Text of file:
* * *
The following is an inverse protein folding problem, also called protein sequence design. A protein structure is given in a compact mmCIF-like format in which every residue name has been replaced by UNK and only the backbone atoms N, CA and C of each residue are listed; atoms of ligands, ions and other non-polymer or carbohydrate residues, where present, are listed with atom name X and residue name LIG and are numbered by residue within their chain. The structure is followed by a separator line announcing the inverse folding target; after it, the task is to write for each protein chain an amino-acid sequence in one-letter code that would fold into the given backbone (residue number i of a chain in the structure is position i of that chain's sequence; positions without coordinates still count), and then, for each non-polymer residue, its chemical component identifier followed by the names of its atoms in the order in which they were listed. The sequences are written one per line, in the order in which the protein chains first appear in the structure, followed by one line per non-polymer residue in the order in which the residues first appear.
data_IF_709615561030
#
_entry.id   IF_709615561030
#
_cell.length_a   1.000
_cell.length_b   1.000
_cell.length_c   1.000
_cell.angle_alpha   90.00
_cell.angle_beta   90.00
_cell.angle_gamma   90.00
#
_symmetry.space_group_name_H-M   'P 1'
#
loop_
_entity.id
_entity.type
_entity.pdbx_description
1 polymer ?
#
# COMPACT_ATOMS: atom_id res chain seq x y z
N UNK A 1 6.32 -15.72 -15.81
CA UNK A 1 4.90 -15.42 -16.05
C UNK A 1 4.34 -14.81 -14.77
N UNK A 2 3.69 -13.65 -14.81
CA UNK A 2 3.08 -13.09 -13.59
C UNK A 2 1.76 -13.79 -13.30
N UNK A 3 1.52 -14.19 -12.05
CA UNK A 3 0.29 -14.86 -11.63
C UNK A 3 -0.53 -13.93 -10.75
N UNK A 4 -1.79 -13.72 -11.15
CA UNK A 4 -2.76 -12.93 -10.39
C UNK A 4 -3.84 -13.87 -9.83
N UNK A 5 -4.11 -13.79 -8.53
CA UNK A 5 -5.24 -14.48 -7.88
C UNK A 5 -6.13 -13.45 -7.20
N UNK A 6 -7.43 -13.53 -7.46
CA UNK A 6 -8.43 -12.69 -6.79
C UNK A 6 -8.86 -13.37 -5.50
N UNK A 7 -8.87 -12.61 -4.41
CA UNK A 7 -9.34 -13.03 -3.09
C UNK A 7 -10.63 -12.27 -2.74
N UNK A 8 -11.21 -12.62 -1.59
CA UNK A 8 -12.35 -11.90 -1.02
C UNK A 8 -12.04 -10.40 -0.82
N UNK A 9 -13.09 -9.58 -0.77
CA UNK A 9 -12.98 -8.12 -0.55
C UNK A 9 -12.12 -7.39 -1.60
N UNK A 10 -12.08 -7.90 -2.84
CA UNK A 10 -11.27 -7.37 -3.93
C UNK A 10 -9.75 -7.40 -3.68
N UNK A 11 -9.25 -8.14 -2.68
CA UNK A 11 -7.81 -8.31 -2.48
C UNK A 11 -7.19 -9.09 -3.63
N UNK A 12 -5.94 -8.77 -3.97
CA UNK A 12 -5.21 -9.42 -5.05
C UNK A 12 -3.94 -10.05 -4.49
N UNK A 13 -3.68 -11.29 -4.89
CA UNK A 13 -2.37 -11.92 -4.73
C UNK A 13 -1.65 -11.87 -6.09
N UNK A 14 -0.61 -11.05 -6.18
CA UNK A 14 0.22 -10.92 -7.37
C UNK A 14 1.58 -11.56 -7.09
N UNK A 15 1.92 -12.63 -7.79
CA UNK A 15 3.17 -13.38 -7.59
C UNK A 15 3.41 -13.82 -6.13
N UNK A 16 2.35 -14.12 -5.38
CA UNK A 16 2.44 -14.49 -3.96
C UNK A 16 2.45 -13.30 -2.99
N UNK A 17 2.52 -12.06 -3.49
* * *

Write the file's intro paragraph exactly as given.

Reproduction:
The following is an inverse protein folding problem, also called protein sequence design. A protein structure is given in a compact mmCIF-like format in which every residue name has been replaced by UNK and only the backbone atoms N, CA and C of each residue are listed; atoms of ligands, ions and other non-polymer or carbohydrate residues, where present, are listed with atom name X and residue name LIG and are numbered by residue within their chain. The structure is followed by a separator line announcing the inverse folding target; after it, the task is to write for each protein chain an amino-acid sequence in one-letter code that would fold into the given backbone (residue number i of a chain in the structure is position i of that chain's sequence; positions without coordinates still count), and then, for each non-polymer residue, its chemical component identifier followed by the names of its atoms in the order in which they were listed. The sequences are written one per line, in the order in which the protein chains first appear in the structure, followed by one line per non-polymer residue in the order in which the residues first appear.